Grover Babcock, co-director of "A Certain Kind of Death," once said something that has always stuck with me. He said that when considering an idea for a documentary, the prospective filmmaker first has to ask himself why this idea should be made into a film instead of an article or perhaps a radio piece on NPR. Unfortunately, Simcha Jacobovici, director of "The Lost Tomb of Jesus," hasn't found an answer to this question, if he ever asked in the first place.
He's certainly gifted with some dynamite material. In 1980, construction workers in the Talpiot neighborhood of southern Jerusalem unearthed a tomb containing several ossuaries (bone boxes) marked with the names Mary, Joseph and, yes, even Jesus. You might expect news of such a discovery to spread like wildfire and possibly turn modern civilization its ear, but the ossuaries were simply catalogued and placed in the storeroom at the Israeli Antiquities Authority (IAA) with no fanfare.
Was this a massive cover up by Jewish authorities? Not exactly. Family tombs such were frequently discovered in Talpiot as well as other city neighborhoods, and the names Mary, Joseph and Jesus (these are English approximations, of course) were perfectly commonplace in 1st century Jerusalem. Nothing to get excited about, right? Not so fast, according to Jacobovici. Each of those names might have been common enough in their day (for example, an estimated 25% of women at the time were named Mary) but finding so many names from the Gospels in the same family tomb (there are other names I will get to in a moment) rules out the possibility of coincidence: this must be the tomb of Jesus and his family!
At least that's the argument Jacobovici relies on most heavily to support his astonishing claim. He also bends over backwards to assure the faithful that such a discovery doesn't necessarily conflict with the Bible: Jesus' ascension could have been spiritual, leaving the behind body, a body which quite naturally would have been buried in the family tomb. He has an even tougher sell for Christians, however, when he pins his hopes on another name found an ossuary in the same tomb: Miriamne, which he claims to be Mary Magdalene. And there's really only one reason Mary Magdalene would be buried in Jesus' family tomb, y'know, plus there's also the nagging problem of the child's ossuary with the name "Judah, son of Jesus" that was also discovered at Talpiot.
For all the surprises the documentary has to offer, the biggest one may be just how staggeringly boring a movie about the alleged discovery of Jesus' tomb can be. Maybe he was hemmed in somewhat by the limiting aesthetic guidelines of the Discovery Channel, but then again Werner Herzog was able to make "Grizzly Man" (2005), another Discovery Channel project, into a personal and visually pleasing film. In any case, Jacobovic takes his stylistic cues from television's most stylistically-challenged show, "CSI." One inexplicably long and dull sequence is devoted to the filming of a paleo-DNA test complete with all the flashy computer graphics that Jerry Bruckheimer has turned into a television staple. Even worse are the numerous shots lingering on a smug Jacobovic who is positively amazed by his own bad self and the amazing things he accomplishes during his archeological odyssey. I suppose there's some absurdist amusement in watching a film crew use a robot camera and an Israeli plumber to penetrate the tomb of Jesus, but I can't think of any other treats this paint-by-numbers documentary offers. No, wait, I can think of one. If the film's treatment is accurate (and in one of the DVD extras, Jacobovic assures us all the recreations are painstakingly realistic) we have learned something fascinating about Mary Magdalene: she is absolutely smoking hot. Any man who could resist that would simply have to be the Son of God.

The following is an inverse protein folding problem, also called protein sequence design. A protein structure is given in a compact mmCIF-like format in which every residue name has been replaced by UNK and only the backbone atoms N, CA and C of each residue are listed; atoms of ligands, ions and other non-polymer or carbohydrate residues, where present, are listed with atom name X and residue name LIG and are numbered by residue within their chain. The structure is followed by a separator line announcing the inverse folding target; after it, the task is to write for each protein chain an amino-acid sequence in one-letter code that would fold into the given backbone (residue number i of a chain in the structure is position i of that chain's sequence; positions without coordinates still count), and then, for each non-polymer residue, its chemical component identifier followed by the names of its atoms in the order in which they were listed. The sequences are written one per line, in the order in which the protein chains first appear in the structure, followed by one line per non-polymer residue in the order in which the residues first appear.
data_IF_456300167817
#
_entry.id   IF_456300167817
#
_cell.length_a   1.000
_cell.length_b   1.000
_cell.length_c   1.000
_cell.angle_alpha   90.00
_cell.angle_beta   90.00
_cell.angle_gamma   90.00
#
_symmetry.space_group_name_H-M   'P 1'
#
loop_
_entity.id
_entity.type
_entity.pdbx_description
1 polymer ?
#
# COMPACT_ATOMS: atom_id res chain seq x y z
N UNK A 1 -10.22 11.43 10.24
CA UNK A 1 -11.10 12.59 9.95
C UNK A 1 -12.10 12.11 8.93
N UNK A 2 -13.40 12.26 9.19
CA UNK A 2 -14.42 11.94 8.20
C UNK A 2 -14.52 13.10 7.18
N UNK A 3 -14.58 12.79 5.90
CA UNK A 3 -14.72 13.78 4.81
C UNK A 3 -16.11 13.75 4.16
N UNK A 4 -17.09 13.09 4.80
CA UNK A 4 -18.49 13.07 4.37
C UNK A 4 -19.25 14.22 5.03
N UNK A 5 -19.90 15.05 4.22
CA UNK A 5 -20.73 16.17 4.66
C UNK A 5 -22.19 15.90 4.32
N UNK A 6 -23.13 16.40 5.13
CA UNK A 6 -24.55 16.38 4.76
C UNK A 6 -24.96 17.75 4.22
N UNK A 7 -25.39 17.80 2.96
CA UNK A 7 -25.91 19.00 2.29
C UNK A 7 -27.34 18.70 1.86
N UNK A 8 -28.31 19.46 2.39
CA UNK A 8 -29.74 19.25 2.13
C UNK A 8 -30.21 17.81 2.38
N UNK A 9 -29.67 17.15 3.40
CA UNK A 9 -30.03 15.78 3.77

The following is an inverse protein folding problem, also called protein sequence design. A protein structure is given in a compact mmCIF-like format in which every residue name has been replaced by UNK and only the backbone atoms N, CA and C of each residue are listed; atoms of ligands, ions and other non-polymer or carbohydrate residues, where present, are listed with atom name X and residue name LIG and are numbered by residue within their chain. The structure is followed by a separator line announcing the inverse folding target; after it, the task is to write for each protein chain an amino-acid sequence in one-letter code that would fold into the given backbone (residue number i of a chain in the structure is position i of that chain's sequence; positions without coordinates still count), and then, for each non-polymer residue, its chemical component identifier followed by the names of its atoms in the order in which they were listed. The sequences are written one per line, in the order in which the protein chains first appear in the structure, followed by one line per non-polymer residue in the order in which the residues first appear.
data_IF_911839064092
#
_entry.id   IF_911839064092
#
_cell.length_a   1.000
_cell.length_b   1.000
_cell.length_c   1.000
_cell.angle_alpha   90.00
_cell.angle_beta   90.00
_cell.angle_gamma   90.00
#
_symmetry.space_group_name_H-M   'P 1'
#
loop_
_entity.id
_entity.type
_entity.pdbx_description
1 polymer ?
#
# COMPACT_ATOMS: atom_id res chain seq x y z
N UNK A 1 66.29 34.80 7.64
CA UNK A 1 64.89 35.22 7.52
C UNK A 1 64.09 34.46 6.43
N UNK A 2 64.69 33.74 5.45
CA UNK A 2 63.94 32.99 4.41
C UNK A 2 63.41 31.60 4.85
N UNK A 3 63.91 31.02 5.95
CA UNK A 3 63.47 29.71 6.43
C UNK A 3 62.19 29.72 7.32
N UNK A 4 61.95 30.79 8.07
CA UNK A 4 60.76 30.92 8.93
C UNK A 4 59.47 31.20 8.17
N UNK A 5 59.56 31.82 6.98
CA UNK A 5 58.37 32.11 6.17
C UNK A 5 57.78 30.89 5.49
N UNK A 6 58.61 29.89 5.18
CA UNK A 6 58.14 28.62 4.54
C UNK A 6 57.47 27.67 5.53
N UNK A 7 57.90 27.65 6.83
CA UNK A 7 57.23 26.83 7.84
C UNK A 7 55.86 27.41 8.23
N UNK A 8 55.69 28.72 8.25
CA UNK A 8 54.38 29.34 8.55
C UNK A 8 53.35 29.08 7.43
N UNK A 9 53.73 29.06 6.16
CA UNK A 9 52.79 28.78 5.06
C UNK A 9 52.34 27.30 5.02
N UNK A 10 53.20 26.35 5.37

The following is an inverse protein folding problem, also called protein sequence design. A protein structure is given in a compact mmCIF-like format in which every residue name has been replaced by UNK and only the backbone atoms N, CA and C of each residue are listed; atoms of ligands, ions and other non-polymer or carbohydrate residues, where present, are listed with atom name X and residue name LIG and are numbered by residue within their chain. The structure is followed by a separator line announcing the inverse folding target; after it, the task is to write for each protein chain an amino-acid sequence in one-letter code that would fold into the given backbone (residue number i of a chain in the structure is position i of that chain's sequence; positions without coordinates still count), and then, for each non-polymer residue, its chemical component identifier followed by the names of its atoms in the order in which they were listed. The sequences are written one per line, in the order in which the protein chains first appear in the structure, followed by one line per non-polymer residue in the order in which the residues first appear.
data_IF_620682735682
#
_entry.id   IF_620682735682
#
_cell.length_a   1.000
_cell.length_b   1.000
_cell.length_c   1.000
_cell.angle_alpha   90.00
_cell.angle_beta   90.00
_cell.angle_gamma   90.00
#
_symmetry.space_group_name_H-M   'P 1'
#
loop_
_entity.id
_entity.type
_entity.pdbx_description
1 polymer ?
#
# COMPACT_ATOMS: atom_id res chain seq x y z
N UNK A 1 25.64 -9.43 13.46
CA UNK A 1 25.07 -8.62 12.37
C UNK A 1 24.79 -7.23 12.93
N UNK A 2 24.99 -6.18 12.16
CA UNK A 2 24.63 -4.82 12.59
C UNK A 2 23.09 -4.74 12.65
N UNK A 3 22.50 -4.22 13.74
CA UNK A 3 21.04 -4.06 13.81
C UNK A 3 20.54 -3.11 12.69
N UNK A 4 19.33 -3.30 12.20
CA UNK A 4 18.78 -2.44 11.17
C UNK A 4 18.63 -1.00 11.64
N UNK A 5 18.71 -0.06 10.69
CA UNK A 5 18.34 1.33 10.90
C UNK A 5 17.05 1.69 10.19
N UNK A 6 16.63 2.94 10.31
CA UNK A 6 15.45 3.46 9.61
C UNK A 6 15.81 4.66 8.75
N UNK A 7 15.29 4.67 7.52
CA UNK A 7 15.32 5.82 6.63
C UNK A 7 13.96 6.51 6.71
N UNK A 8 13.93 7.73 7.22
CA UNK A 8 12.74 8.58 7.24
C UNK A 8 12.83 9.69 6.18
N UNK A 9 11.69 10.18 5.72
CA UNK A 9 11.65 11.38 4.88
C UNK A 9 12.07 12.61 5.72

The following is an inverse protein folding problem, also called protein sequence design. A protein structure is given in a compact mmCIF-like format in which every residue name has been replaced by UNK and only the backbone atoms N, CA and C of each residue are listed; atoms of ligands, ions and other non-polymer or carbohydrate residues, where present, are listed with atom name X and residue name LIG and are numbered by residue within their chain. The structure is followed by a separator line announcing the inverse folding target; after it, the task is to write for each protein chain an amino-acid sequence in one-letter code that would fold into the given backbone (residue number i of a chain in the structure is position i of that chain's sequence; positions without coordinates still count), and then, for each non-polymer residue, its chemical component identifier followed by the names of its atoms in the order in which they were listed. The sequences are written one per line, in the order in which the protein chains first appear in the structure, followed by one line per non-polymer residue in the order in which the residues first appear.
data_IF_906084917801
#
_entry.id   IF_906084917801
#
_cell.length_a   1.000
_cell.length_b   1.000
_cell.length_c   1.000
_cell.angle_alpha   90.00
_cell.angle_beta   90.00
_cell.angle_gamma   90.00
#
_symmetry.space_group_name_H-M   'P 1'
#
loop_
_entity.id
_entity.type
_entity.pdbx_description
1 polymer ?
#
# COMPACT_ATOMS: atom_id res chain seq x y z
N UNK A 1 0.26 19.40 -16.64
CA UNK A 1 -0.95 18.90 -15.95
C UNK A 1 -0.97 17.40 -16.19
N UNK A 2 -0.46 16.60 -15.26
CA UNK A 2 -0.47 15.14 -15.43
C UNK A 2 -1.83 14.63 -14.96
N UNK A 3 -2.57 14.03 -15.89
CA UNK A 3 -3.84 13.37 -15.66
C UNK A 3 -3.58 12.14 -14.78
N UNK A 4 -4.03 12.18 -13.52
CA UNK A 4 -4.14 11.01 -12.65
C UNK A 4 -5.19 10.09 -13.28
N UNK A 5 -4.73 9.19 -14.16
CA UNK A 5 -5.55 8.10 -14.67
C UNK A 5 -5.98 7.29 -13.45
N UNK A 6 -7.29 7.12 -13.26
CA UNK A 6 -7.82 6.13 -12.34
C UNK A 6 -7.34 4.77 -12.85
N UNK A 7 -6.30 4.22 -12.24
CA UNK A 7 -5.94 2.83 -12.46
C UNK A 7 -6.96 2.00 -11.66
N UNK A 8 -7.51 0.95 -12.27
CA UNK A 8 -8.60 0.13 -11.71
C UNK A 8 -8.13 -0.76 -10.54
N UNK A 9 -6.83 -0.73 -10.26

It's also unsatisfying as an act of scholarship, though I think it's fair to say that no mere feature-length documentary can possibly lay out sufficient evidence along with requisite counter-arguments. The documentary allows a few skeptics to air their views, but mostly relies on a handful of "accomplished scholars" who are convinced this must be Jesus' tomb. Narrator Ron White certainly sounds authoritative as he ticks off all the various items that supposedly prove the tomb's validity. There's certainly not enough here to convince skeptics, and the film's lukewarm reception upon its Discovery Channel debut suggests it's not even convincing enough to make headlines for more than a few days.
The DVD is presented in an anamorphic 1.77:1 aspect ratio. The transfer is not progressive so there is some combing evident. However, the general quality of the transfer is quite good with rich colors and a sharp image quality.
The DVD is presented in Dolby Digital 5.1 Surround Sound. Non-optional English subtitles support the portions of the audio which are in Hebrew. Most of the audio is in English.
The Epilogue (9 min.) is really just a prolonged trailer for the film, in which both Jacobovici and Cameron explain what they were trying to accomplish.
The bulk of the extras are devoted to interviews with Jacobivici, Cameron, and a series of experts. A 3-minute featurette about the recreations in the film and a short trailer round out the collection.
One skeptical researcher has referred to "The Lost Tomb of Jesus" as "archeological porn." Maybe that's a bit harsh, but the documentary certainly has a tacky quality about it. I'm not qualified to assess the validity of the arguments presented in the documentary, but I am qualified to say that it's a real snoozer. Hard to believe considering the topic, but there you have it. The website at www.jesusfamilytomb.com is actually a lot more interesting than the movie, just in case you're interested in the material.